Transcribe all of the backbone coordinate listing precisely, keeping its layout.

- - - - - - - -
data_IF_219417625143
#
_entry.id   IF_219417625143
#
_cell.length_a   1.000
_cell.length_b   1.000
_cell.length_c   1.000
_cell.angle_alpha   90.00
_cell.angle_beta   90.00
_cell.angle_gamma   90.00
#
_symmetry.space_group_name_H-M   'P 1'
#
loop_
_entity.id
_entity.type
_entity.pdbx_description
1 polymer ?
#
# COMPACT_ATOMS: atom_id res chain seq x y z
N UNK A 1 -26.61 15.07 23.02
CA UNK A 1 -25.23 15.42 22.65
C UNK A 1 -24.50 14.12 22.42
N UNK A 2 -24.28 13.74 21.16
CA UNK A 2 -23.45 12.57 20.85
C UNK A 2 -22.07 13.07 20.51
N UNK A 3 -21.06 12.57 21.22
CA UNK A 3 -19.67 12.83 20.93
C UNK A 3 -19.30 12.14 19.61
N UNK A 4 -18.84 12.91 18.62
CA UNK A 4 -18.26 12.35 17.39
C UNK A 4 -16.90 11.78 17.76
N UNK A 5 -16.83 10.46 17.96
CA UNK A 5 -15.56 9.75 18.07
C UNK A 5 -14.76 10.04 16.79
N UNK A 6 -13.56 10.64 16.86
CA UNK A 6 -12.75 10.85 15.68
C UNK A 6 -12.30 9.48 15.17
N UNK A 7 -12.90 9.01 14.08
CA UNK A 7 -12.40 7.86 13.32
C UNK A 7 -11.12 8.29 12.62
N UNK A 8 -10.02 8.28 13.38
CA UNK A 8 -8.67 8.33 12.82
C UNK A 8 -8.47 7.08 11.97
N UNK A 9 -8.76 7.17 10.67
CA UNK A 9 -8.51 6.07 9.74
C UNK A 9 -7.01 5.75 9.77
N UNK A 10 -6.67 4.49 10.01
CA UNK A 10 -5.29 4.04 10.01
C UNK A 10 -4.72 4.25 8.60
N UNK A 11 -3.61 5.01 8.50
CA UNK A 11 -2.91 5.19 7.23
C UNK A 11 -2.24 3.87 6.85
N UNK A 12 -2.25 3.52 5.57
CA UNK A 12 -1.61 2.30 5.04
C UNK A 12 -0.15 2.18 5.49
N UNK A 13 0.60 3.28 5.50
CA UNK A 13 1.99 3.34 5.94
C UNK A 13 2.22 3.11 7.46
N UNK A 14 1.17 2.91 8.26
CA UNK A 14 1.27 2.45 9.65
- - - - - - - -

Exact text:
data_IF_219417625143
#
_entry.id   IF_219417625143
#
_cell.length_a   1.000
_cell.length_b   1.000
_cell.length_c   1.000
_cell.angle_alpha   90.00
_cell.angle_beta   90.00
_cell.angle_gamma   90.00
#
_symmetry.space_group_name_H-M   'P 1'
#
loop_
_entity.id
_entity.type
_entity.pdbx_description
1 polymer ?
#
# COMPACT_ATOMS: atom_id res chain seq x y z
N UNK A 1 -26.61 15.07 23.02
CA UNK A 1 -25.23 15.42 22.65
C UNK A 1 -24.50 14.12 22.42
N UNK A 2 -24.28 13.74 21.16
CA UNK A 2 -23.45 12.57 20.85
C UNK A 2 -22.07 13.07 20.51
N UNK A 3 -21.06 12.57 21.22
CA UNK A 3 -19.67 12.83 20.93
C UNK A 3 -19.30 12.14 19.61
N UNK A 4 -18.84 12.91 18.62
CA UNK A 4 -18.26 12.35 17.39
C UNK A 4 -16.90 11.78 17.76
N UNK A 5 -16.83 10.46 17.96
CA UNK A 5 -15.56 9.75 18.07
C UNK A 5 -14.76 10.04 16.79
N UNK A 6 -13.56 10.64 16.86
CA UNK A 6 -12.75 10.85 15.68
C UNK A 6 -12.30 9.48 15.17
N UNK A 7 -12.90 9.01 14.08
CA UNK A 7 -12.40 7.86 13.32
C UNK A 7 -11.12 8.29 12.62
N UNK A 8 -10.02 8.28 13.38
CA UNK A 8 -8.67 8.33 12.82
C UNK A 8 -8.47 7.08 11.97
N UNK A 9 -8.76 7.17 10.67
CA UNK A 9 -8.51 6.07 9.74
C UNK A 9 -7.01 5.75 9.77
N UNK A 10 -6.67 4.49 10.01
CA UNK A 10 -5.29 4.04 10.01
C UNK A 10 -4.72 4.25 8.60
N UNK A 11 -3.61 5.01 8.50
CA UNK A 11 -2.91 5.19 7.23
C UNK A 11 -2.24 3.87 6.85
N UNK A 12 -2.25 3.52 5.57
CA UNK A 12 -1.61 2.30 5.04
C UNK A 12 -0.15 2.18 5.49
N UNK A 13 0.60 3.28 5.50
CA UNK A 13 1.99 3.34 5.94
C UNK A 13 2.22 3.11 7.46
N UNK A 14 1.17 2.91 8.26
CA UNK A 14 1.27 2.45 9.65